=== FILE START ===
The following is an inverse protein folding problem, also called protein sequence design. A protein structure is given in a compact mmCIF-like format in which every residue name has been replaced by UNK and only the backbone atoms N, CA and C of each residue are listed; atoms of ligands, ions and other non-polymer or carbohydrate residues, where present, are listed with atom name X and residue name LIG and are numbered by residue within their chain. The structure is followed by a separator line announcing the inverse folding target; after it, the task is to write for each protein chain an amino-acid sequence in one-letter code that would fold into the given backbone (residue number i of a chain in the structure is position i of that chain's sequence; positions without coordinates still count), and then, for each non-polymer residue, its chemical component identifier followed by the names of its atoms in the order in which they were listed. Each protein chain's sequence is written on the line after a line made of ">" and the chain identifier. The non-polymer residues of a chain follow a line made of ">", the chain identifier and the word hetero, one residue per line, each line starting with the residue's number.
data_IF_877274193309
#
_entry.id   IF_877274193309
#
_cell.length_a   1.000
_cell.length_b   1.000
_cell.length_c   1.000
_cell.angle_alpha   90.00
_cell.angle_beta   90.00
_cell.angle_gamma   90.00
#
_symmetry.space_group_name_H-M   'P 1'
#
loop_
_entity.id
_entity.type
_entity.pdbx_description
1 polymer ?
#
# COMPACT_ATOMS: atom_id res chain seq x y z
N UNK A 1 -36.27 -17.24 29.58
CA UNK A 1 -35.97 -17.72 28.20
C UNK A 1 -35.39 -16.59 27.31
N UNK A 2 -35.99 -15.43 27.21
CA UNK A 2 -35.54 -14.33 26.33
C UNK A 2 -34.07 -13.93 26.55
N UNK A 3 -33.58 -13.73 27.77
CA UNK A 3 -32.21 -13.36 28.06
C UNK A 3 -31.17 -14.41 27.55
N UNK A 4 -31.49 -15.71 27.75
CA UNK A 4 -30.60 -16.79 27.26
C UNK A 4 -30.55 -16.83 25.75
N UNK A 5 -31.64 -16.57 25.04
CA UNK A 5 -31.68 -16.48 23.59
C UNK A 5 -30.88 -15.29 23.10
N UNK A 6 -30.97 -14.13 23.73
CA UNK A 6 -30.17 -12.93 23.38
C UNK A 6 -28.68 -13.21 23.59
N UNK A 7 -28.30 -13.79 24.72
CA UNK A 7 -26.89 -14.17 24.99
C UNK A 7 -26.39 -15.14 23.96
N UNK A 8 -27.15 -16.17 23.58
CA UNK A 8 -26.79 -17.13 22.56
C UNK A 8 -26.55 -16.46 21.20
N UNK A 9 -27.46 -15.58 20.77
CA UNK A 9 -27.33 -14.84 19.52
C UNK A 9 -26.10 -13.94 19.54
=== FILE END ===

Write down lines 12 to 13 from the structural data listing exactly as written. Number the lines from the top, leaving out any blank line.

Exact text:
#
_symmetry.space_group_name_H-M   'P 1'